No one can be sent to jail without an announcement being made in public, the Lord Chief Justice has ordered in guidance issued tonight.
The directive to the judiciary comes in response to the case of a woman sentenced to five months behind bars in a private hearing in the Court of Protection.
Wanda Maddocks, 50, was found to be in contempt of court after publicising details of her father John’s case, contrary to Judge Martin Cardinal’s orders. She was not present at the hearing, nor was she represented by a lawyer. Moreover, the judge did not publish the sentence passed in the Court, which automatically bars members of the public and the press from witnessing its hearings.
But Lord Judge has ruled that, in future, judges should: name the person they are jailing; outline the nature of the their offence; and details of the punishment imposed. “There are never any circumstances in which any one may be committed to custody without these matters being publicly stated,” he and Sir James Munby, the President of the Family Division and of the Court of Protection wrote.
They wrote: “It is a fundamental principle of the administration of justice in England and Wales that applications for committal for contempt should be heard and decided in public, that is, in open court.”
They ruled that there are circumstances under which the hearings in which it is to be decided if someone should be jailed for a contempt of court themselves can be heard in private. But they said this should happen only in “exceptional circumstances”.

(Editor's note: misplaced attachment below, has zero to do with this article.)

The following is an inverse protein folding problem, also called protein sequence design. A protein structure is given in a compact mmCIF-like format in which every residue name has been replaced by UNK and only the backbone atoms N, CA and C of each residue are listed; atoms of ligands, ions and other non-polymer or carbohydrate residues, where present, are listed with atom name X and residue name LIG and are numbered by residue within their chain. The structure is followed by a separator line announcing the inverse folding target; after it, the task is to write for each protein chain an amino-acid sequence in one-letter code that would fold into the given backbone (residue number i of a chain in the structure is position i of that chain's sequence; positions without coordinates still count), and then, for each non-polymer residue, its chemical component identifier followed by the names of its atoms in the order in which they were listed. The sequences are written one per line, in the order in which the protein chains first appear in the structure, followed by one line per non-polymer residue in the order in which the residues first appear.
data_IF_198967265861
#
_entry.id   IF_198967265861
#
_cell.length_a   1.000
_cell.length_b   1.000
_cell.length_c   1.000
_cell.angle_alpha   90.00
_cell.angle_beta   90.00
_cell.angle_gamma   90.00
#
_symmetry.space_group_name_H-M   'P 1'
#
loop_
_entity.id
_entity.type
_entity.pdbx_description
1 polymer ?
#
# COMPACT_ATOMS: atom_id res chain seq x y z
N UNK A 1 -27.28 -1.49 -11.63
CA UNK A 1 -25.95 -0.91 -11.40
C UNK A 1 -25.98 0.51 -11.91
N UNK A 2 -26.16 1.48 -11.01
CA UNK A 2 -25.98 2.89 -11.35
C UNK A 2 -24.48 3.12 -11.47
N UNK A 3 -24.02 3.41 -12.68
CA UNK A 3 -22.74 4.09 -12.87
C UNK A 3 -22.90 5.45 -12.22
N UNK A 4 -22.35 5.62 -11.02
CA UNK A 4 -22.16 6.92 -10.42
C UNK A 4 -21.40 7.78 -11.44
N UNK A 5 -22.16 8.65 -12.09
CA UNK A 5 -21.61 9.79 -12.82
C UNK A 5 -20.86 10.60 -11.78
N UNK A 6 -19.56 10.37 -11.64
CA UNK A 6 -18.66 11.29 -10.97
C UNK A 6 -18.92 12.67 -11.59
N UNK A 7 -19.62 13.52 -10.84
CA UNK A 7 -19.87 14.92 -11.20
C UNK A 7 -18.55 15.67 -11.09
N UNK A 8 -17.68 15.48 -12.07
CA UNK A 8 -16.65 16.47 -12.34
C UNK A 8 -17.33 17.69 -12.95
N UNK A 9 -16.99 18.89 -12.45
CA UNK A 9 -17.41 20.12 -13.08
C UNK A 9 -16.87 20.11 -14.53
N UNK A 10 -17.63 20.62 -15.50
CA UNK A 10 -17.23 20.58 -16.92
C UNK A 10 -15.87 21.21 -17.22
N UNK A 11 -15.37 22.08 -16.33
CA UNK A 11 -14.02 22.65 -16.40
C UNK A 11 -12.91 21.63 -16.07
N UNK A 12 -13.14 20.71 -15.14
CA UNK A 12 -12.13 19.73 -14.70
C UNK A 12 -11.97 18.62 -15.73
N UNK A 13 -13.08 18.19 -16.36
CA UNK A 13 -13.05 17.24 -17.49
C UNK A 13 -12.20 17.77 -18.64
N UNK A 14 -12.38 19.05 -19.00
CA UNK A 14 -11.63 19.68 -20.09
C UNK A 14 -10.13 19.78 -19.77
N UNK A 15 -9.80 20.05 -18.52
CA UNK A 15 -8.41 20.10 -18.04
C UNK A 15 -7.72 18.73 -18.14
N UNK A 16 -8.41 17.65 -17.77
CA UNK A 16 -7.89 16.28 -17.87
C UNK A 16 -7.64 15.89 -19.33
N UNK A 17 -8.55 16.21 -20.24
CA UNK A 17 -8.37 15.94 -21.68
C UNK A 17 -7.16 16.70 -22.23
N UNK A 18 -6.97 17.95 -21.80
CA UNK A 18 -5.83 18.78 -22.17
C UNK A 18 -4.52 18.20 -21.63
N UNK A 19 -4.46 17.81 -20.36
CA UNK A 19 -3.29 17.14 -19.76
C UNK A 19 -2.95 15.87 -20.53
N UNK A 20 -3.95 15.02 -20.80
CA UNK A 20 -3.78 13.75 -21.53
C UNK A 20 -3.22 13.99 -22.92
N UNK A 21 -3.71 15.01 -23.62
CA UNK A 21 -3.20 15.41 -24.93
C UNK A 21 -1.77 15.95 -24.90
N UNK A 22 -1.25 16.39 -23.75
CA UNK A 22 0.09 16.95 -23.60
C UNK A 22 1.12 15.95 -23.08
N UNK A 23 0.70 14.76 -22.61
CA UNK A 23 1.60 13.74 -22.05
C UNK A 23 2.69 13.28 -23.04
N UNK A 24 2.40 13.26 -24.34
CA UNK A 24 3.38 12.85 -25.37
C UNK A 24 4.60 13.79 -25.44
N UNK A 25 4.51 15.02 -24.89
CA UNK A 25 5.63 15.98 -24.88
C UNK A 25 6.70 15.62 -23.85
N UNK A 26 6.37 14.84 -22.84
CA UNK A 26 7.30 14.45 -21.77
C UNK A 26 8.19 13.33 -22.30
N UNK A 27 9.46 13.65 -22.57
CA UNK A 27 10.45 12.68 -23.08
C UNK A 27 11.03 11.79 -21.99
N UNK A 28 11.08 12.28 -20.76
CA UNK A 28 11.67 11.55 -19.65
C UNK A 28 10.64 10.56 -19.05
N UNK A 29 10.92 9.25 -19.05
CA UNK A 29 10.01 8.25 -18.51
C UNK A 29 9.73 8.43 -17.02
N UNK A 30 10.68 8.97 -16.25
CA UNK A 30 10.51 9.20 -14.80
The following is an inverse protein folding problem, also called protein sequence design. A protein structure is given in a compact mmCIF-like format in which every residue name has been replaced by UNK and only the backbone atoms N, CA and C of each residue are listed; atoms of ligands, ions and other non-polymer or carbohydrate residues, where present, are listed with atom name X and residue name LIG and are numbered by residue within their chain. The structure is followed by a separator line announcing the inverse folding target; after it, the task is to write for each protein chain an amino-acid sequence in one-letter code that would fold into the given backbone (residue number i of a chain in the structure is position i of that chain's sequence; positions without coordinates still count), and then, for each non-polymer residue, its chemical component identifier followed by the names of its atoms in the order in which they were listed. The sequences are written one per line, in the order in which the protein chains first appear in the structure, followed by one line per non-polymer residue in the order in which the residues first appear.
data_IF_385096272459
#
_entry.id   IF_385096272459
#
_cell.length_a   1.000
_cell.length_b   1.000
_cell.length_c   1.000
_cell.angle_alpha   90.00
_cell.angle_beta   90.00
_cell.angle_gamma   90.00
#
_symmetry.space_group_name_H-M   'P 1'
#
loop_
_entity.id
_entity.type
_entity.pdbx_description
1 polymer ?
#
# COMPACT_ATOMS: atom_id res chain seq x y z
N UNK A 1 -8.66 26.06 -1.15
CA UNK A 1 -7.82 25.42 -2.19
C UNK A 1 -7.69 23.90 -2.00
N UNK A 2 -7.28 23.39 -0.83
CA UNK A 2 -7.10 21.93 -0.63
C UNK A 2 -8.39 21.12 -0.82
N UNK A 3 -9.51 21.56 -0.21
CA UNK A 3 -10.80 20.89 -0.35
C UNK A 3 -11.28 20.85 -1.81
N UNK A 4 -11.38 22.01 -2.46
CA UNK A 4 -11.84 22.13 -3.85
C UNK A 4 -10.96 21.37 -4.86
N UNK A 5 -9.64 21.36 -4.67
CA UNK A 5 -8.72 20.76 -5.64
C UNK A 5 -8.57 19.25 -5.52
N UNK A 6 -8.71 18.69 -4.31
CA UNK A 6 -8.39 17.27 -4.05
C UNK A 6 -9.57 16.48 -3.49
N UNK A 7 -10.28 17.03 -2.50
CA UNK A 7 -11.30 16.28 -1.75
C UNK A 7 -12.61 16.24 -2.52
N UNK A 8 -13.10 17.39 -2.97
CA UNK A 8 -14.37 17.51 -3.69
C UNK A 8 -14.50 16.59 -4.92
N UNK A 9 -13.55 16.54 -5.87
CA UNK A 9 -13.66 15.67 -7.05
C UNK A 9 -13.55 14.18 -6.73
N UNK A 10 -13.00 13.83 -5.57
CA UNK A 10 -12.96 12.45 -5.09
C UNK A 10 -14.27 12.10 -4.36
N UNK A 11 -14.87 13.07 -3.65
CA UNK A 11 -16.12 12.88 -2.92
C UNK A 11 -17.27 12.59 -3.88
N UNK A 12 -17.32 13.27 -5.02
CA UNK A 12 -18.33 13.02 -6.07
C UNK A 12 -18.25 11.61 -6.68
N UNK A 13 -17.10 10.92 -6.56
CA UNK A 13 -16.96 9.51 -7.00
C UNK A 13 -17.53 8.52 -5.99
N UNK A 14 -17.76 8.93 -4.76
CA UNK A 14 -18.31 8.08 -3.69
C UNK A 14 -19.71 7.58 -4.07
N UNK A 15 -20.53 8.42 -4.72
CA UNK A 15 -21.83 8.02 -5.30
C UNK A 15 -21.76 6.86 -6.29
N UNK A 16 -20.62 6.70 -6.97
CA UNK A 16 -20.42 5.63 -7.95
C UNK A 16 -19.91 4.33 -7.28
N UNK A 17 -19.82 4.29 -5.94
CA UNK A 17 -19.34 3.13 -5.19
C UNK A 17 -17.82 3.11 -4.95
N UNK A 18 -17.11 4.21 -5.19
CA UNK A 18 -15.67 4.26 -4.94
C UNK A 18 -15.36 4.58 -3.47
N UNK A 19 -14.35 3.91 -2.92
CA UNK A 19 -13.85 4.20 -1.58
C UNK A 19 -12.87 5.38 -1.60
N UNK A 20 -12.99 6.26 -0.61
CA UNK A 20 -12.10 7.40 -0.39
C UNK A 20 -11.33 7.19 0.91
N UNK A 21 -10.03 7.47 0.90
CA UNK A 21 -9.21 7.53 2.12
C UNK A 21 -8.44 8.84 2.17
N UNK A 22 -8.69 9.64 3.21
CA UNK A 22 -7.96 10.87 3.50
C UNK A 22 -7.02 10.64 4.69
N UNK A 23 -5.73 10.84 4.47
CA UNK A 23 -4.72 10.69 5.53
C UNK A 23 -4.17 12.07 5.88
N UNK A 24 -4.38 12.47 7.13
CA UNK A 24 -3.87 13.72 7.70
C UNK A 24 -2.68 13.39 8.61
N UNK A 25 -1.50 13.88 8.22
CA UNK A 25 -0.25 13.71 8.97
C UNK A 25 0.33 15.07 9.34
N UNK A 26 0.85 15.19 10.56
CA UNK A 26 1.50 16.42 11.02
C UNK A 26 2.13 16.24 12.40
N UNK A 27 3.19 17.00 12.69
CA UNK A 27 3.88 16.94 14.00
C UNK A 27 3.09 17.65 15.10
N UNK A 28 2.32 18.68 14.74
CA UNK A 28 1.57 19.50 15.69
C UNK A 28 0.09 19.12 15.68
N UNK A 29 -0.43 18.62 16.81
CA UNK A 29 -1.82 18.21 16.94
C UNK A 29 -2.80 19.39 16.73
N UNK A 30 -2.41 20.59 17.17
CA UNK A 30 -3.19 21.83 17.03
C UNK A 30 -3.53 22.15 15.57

“The fact that the hearing of the committal application may involve the disclosure of material which ought not to be published does not of itself justify hearing the application in private if such publication can be restrained by an appropriate order,” they wrote.
Their decision relates to those two courts, which are exempt in law from the principle of open justice. In 2010, The Independent led a group of news organisations to win the first right to report from the Court of Protection, which handles the affairs of people adjudged not to have mental capacity to do so themselves.
Its workings came to the fore in 2009 after the Independent highlighted the case of the blind, autistic pianist Derek Paravicini, who was nicknamed the “human iPod” because of his ability to play music after a single hearing.
Earlier this week, Justice Secretary Chris Grayling asked one of the country’s most senior judges to revisit the rules covering the Court, created by Labour’s Mental Capacity Act 2005 which came into force in 2007.
Mr Grayling has asked Sir James Munby to widen the scope of the review he is currently carrying out into the family courts to include the Court of Protection.
He wrote: “As you will be aware, the issue of transparency in the Court of Protection has recently attracted media attention. While we want to ensure that we balance the interests of safeguarding vulnerable adults with those of increasing the transparency of proceedings, I would welcome your views on how we might best achieve this.”